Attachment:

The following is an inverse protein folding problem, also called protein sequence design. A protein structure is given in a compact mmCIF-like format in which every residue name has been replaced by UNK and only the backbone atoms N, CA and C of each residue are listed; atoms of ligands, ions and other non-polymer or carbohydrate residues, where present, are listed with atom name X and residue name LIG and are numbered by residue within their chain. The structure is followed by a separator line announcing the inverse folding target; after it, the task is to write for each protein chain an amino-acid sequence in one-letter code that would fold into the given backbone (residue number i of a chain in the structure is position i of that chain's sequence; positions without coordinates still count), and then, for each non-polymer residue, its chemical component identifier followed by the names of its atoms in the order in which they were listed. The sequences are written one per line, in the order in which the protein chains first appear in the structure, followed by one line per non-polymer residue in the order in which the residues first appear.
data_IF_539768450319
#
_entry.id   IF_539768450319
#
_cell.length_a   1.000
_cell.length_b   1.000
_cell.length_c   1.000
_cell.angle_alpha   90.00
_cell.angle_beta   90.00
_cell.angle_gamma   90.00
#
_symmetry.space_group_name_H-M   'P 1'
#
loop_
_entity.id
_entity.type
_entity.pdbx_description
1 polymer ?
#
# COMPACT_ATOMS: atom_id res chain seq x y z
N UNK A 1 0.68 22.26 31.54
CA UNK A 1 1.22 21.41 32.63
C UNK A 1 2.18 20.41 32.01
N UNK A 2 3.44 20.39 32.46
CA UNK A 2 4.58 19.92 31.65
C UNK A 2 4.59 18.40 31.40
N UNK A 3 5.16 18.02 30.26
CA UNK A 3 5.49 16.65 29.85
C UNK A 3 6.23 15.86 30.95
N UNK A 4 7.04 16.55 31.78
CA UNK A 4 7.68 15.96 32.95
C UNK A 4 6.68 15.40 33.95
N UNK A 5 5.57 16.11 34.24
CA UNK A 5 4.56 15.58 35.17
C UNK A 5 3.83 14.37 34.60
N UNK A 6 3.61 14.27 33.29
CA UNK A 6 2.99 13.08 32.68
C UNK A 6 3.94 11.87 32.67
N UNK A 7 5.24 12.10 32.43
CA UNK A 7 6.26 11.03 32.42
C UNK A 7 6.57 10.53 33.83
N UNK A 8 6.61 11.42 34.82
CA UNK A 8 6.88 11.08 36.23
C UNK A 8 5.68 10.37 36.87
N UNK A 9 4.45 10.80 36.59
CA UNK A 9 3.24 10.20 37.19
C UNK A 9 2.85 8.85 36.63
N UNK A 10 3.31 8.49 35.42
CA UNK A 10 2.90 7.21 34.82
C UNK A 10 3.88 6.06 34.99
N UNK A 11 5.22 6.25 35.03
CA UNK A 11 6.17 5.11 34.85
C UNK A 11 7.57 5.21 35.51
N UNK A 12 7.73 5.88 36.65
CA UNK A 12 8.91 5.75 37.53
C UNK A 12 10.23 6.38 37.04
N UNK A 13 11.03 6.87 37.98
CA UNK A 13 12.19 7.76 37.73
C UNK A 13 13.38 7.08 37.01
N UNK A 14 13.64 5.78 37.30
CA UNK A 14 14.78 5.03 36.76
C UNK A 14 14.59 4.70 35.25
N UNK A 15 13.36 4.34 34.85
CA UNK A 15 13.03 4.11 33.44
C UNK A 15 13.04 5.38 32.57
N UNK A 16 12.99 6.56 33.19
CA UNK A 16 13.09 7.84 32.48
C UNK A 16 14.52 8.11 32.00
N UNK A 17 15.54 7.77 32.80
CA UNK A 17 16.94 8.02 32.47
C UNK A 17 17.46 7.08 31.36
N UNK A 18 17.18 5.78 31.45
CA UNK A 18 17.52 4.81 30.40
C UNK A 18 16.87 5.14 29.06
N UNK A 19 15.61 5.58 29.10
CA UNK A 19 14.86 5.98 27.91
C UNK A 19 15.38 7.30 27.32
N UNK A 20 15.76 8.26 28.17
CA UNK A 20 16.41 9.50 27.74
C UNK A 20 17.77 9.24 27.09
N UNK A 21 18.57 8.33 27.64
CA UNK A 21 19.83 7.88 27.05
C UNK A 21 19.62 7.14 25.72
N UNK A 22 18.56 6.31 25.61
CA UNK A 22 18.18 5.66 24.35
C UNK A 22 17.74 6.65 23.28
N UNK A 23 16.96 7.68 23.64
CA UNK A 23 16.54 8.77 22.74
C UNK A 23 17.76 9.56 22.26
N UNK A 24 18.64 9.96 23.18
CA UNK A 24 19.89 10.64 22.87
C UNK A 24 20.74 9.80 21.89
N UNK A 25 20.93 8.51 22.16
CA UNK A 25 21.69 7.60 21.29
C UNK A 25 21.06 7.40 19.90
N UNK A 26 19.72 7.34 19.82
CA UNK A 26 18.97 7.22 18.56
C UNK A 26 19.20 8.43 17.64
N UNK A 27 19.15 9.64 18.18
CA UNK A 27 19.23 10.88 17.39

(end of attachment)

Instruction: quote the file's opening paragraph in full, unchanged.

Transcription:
The following is an inverse protein folding problem, also called protein sequence design. A protein structure is given in a compact mmCIF-like format in which every residue name has been replaced by UNK and only the backbone atoms N, CA and C of each residue are listed; atoms of ligands, ions and other non-polymer or carbohydrate residues, where present, are listed with atom name X and residue name LIG and are numbered by residue within their chain. The structure is followed by a separator line announcing the inverse folding target; after it, the task is to write for each protein chain an amino-acid sequence in one-letter code that would fold into the given backbone (residue number i of a chain in the structure is position i of that chain's sequence; positions without coordinates still count), and then, for each non-polymer residue, its chemical component identifier followed by the names of its atoms in the order in which they were listed. The sequences are written one per line, in the order in which the protein chains first appear in the structure, followed by one line per non-polymer residue in the order in which the residues first appear.